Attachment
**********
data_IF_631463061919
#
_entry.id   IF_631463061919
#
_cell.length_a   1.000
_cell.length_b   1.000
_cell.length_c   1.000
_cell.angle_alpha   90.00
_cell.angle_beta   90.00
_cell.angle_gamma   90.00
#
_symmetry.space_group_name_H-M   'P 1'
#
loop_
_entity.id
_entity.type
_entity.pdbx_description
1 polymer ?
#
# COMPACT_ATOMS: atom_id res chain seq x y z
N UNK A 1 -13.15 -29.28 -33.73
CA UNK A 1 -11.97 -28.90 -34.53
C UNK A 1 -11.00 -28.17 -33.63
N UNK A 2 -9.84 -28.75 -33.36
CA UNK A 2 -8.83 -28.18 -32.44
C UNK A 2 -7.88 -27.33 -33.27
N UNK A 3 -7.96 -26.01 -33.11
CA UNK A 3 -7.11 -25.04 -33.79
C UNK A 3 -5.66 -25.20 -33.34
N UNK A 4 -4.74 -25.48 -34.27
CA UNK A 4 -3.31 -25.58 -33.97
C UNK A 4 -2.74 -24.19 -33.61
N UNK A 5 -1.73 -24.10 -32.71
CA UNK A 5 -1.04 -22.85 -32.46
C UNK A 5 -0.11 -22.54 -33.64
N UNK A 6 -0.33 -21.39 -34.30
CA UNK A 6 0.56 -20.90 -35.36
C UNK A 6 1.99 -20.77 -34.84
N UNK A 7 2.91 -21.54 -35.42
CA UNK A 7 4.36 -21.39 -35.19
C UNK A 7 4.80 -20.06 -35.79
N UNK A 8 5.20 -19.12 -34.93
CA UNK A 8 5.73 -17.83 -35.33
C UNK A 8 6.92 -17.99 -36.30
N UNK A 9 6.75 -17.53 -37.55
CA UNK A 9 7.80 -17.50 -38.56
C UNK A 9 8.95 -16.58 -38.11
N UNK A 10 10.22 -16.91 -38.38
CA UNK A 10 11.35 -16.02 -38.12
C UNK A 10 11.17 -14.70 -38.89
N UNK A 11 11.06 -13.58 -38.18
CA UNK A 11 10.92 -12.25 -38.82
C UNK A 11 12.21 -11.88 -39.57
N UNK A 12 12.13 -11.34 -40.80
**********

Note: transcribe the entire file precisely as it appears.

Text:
data_IF_631463061919
#
_entry.id   IF_631463061919
#
_cell.length_a   1.000
_cell.length_b   1.000
_cell.length_c   1.000
_cell.angle_alpha   90.00
_cell.angle_beta   90.00
_cell.angle_gamma   90.00
#
_symmetry.space_group_name_H-M   'P 1'
#
loop_
_entity.id
_entity.type
_entity.pdbx_description
1 polymer ?
#
# COMPACT_ATOMS: atom_id res chain seq x y z
N UNK A 1 -13.15 -29.28 -33.73
CA UNK A 1 -11.97 -28.90 -34.53
C UNK A 1 -11.00 -28.17 -33.63
N UNK A 2 -9.84 -28.75 -33.36
CA UNK A 2 -8.83 -28.18 -32.44
C UNK A 2 -7.88 -27.33 -33.27
N UNK A 3 -7.96 -26.01 -33.11
CA UNK A 3 -7.11 -25.04 -33.79
C UNK A 3 -5.66 -25.20 -33.34
N UNK A 4 -4.74 -25.48 -34.27
CA UNK A 4 -3.31 -25.58 -33.97
C UNK A 4 -2.74 -24.19 -33.61
N UNK A 5 -1.73 -24.10 -32.71
CA UNK A 5 -1.04 -22.85 -32.46
C UNK A 5 -0.11 -22.54 -33.64
N UNK A 6 -0.33 -21.39 -34.30
CA UNK A 6 0.56 -20.90 -35.36
C UNK A 6 1.99 -20.77 -34.84
N UNK A 7 2.91 -21.54 -35.42
CA UNK A 7 4.36 -21.39 -35.19
C UNK A 7 4.80 -20.06 -35.79
N UNK A 8 5.20 -19.12 -34.93
CA UNK A 8 5.73 -17.83 -35.33
C UNK A 8 6.92 -17.99 -36.30
N UNK A 9 6.75 -17.53 -37.55
CA UNK A 9 7.80 -17.50 -38.56
C UNK A 9 8.95 -16.58 -38.11
N UNK A 10 10.22 -16.91 -38.38
CA UNK A 10 11.35 -16.02 -38.12
C UNK A 10 11.17 -14.70 -38.89
N UNK A 11 11.06 -13.58 -38.18
CA UNK A 11 10.92 -12.25 -38.82
C UNK A 11 12.21 -11.88 -39.57
N UNK A 12 12.13 -11.34 -40.80